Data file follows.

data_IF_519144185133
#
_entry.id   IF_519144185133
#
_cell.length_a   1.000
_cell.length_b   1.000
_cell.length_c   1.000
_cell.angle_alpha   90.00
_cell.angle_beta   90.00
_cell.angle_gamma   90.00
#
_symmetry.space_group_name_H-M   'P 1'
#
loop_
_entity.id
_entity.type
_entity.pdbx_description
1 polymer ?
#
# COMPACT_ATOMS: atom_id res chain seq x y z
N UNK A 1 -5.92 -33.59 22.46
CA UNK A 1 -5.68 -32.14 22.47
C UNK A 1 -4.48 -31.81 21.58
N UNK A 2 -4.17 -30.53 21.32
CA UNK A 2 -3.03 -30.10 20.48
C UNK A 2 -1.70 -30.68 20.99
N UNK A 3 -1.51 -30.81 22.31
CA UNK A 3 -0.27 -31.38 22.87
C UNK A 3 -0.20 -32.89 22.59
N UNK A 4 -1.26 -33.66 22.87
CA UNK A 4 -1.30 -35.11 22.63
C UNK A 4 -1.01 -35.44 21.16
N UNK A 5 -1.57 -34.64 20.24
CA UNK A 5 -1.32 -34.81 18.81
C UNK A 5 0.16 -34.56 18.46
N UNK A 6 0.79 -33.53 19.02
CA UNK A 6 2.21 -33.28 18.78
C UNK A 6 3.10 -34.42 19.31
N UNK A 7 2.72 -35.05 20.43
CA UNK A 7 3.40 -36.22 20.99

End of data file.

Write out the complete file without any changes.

data_IF_519144185133
#
_entry.id   IF_519144185133
#
_cell.length_a   1.000
_cell.length_b   1.000
_cell.length_c   1.000
_cell.angle_alpha   90.00
_cell.angle_beta   90.00
_cell.angle_gamma   90.00
#
_symmetry.space_group_name_H-M   'P 1'
#
loop_
_entity.id
_entity.type
_entity.pdbx_description
1 polymer ?
#
# COMPACT_ATOMS: atom_id res chain seq x y z
N UNK A 1 -5.92 -33.59 22.46
CA UNK A 1 -5.68 -32.14 22.47
C UNK A 1 -4.48 -31.81 21.58
N UNK A 2 -4.17 -30.53 21.32
CA UNK A 2 -3.03 -30.10 20.48
C UNK A 2 -1.70 -30.68 20.99
N UNK A 3 -1.51 -30.81 22.31
CA UNK A 3 -0.27 -31.38 22.87
C UNK A 3 -0.20 -32.89 22.59
N UNK A 4 -1.26 -33.66 22.87
CA UNK A 4 -1.30 -35.11 22.63
C UNK A 4 -1.01 -35.44 21.16
N UNK A 5 -1.57 -34.64 20.24
CA UNK A 5 -1.32 -34.81 18.81
C UNK A 5 0.16 -34.56 18.46
N UNK A 6 0.79 -33.53 19.02
CA UNK A 6 2.21 -33.28 18.78
C UNK A 6 3.10 -34.42 19.31
N UNK A 7 2.72 -35.05 20.43
CA UNK A 7 3.40 -36.22 20.99